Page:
The highlight of the day, and the trip, was to be Trollstigen. We left the accommodation about 9 and soon thereafter the rain started again. At some of the ferry crossings we could hardly see the ferry docking due to the rain. By the time we reached Åndalsnes, and time to charge the car, the rain had eased a bit, so we had an hour to look around and buy a few presents for our cat sitter. We made our way to the foot of Trollstigen with patchy drizzle. Luckily as we went up the pass it wasn’t raining so we could see its beauty without being stuck in a cloud. I love driving mountain passes, and this one is not difficult at all. Sometimes its a bit narrow however and you do have to make room for the coaches that are shuttling tourists around. I think this would be more of an issue for people in motorhomes. At the top of the pass is the obligatory souvenir shop and cafe, but also a nice walk to lookout platforms over the road. Well, it would be nice it it was sunny, but once again it was drizzling, very windy and very very cold. Still, despite this, it was the highlight of the trip for me. We continued along the road past some very nice waterfalls and landscape to Geiranger, where again it poured down without pause. One of the things that impressed me here was the number of charging stations for of all things Twizzys that can be rented. We must have seen at least 50 that were charging, and at the fast charger there were again a very large number (40 or more) of type 2 and 2 pin sockets. Geiranger its self is very forgettable it it wasn’t for the fjord. I had wanted to take a boat to see the 7 sister waterfalls, but there were no boats running.
Overnight the rain didn’t stop, and I saw a sign saying the road was closed due to the weather, but there was no indication if the sign was up to date or not. The hotel receptionist said the road was open but could be slippery. Our target for the day was going to be Bergen but this didn’t happen. As we went up the hill the weather got worse and worse, the temperature dropped to 2c and then it started to snow. I was not equipped for winter weather, and I was not really happy about driving for hours on end in rain where I can hardly see anything. For this reason I also have no photos from this area of the trip. Checking the weather forecast for the next few days showed that there was no improvement in sight, in fact the rain was forecast to get worse. So the decision was made to head home. We changed direction and headed to Hønefoss. One thing we still wanted to see was some stave churches. We had seen one or two on the way, but they were all locked, so we planned the way back so we had a chance to see some more, and hopefully find one open. The one at Lillehammer was closed when we got there as was one other which was closed due to a funeral. We did find one at Vågåmo which is also the home of the artist Munch. The interior was very beautiful, but it was quite small. Our hotel at Hønefoss had a few EV charging points, but it turned out these were normal 2 pin sockets. In the online forums, it was said the EU ICCB would not work in Norway because of a different earthing system. There is actually a different ICCB version delivered in Norway. I decided to try mine anyway as I was there and at least see for myself what the error would look like. Much to my surprise my ICCB worked perfectly, and in the morning I had 100% charge. I have no idea why this worked, as its well known that usually they don’t work, and other brands like Juice Booster 2, Go-eCharge, and NRGkick, have a Norway mode.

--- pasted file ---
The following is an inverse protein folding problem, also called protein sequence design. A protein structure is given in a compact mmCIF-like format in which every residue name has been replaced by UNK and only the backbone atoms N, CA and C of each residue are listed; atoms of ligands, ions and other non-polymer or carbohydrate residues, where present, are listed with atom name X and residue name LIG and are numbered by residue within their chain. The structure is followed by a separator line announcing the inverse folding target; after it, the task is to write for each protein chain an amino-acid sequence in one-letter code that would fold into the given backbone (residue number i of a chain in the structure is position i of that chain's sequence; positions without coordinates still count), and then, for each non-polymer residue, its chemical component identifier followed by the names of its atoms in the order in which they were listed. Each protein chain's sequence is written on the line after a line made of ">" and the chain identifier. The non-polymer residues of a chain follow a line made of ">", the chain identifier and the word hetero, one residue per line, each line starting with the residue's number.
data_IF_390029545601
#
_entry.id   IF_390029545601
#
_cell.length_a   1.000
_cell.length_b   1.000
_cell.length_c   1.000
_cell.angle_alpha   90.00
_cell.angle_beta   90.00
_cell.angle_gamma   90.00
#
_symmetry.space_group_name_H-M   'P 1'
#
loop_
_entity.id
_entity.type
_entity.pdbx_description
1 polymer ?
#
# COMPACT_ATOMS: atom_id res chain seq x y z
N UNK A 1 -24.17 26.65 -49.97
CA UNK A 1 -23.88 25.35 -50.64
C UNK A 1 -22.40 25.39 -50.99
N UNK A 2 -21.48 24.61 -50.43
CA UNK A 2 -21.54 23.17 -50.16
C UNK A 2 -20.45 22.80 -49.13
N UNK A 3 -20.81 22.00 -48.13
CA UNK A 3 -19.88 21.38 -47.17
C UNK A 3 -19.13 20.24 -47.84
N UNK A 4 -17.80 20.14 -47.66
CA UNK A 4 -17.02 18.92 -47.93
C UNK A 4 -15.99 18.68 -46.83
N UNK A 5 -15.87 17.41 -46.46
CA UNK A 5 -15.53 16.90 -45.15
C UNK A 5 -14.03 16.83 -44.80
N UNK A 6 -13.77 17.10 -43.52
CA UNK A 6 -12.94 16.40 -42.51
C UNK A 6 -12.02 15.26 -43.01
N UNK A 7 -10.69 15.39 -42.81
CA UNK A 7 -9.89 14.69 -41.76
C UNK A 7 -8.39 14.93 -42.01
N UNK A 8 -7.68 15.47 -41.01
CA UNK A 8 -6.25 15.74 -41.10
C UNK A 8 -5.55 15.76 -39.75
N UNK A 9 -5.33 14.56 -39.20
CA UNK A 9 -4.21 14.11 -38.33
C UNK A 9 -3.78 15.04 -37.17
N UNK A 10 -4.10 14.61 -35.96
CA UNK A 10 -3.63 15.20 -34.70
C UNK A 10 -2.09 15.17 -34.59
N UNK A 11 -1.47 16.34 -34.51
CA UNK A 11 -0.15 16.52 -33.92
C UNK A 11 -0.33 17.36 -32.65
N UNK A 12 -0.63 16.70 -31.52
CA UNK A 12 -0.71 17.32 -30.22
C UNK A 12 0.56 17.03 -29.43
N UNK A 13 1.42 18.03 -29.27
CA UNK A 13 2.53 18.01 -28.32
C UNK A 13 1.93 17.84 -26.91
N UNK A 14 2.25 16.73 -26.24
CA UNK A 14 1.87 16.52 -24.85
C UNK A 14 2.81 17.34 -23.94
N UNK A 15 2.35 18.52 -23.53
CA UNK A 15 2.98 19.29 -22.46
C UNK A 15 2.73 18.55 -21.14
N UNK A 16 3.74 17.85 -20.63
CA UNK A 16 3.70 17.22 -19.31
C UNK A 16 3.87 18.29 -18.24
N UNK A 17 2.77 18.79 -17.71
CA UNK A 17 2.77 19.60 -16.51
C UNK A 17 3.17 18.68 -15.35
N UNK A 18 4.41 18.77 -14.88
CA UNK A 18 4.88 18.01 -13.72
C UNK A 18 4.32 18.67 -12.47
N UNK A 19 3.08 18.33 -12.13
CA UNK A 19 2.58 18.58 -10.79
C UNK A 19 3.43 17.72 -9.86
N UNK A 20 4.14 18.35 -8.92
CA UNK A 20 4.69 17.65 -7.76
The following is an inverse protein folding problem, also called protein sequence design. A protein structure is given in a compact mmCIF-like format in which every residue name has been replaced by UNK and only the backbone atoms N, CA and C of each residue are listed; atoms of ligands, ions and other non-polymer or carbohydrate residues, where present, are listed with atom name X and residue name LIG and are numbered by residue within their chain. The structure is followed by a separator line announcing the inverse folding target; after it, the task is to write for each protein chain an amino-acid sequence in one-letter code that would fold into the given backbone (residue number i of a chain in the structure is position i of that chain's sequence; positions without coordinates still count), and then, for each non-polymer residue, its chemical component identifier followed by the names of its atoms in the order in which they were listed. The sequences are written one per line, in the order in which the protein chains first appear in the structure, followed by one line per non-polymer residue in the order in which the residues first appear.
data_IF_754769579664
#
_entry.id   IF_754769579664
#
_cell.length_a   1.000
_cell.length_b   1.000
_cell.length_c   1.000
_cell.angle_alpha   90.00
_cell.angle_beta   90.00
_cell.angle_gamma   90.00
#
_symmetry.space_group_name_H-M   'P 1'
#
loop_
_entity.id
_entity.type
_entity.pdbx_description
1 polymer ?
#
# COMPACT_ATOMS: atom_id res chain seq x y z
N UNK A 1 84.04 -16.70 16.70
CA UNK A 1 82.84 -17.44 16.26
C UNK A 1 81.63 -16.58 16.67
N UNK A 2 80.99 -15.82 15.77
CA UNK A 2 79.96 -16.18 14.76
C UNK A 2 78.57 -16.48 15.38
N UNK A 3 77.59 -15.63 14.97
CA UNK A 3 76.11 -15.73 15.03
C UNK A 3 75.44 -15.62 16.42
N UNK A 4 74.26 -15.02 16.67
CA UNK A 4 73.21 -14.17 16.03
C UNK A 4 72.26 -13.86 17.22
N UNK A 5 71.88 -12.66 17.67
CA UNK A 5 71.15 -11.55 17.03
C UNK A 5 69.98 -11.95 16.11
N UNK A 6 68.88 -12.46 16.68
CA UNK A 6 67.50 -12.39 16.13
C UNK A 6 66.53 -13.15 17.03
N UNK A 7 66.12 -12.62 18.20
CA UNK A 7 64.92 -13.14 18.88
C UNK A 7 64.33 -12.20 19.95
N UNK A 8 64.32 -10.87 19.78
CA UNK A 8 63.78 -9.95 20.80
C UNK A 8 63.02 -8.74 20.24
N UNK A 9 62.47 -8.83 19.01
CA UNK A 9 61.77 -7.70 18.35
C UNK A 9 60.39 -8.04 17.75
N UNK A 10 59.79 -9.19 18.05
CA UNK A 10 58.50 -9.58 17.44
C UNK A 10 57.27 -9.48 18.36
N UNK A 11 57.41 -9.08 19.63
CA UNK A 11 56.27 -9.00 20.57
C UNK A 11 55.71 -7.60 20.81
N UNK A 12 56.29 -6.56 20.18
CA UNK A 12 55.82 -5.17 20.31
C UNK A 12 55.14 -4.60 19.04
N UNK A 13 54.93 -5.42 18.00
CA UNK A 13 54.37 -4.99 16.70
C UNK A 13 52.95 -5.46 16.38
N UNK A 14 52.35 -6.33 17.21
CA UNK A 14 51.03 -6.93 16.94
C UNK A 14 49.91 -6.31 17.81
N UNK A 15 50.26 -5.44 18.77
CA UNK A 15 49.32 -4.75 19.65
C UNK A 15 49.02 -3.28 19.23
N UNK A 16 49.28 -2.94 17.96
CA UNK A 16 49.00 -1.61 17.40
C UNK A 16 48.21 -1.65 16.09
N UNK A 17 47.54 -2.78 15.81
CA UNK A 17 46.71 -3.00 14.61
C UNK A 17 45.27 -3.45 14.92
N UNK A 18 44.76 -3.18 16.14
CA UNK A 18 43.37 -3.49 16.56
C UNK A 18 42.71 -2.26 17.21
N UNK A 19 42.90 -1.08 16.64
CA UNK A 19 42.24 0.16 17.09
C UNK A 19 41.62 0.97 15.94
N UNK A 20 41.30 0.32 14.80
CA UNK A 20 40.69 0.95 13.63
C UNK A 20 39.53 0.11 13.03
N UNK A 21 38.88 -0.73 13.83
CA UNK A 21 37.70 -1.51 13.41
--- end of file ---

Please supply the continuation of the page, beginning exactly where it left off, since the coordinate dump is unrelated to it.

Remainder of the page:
Today was to be our last chance to see the inside of a Stave church, and the largest one in Norway, at Heddal. It was about 2 hours drive from Hønefoss, but it was worth it. The church is very interesting and has a lot of historical interest, and even some ancient rune graffiti which is only partially translated. We had to backtrack towards Oslo and took the tunnel under the fjord to get back onto the road to Sweden, stopping for the night at Fredrikstad. We asked the very nice receptionist to recommend a good restaurant where we could get real Norwegian food, as we had only had Norwegian once. She told us there was one in the town and we went to the place she stated, to find out it was a burger grill. Not what we wanted, so we ended up going to a Greek. As it turns out, the brother of the owner, has a restaurant on Crete, in the village next to where we have a house!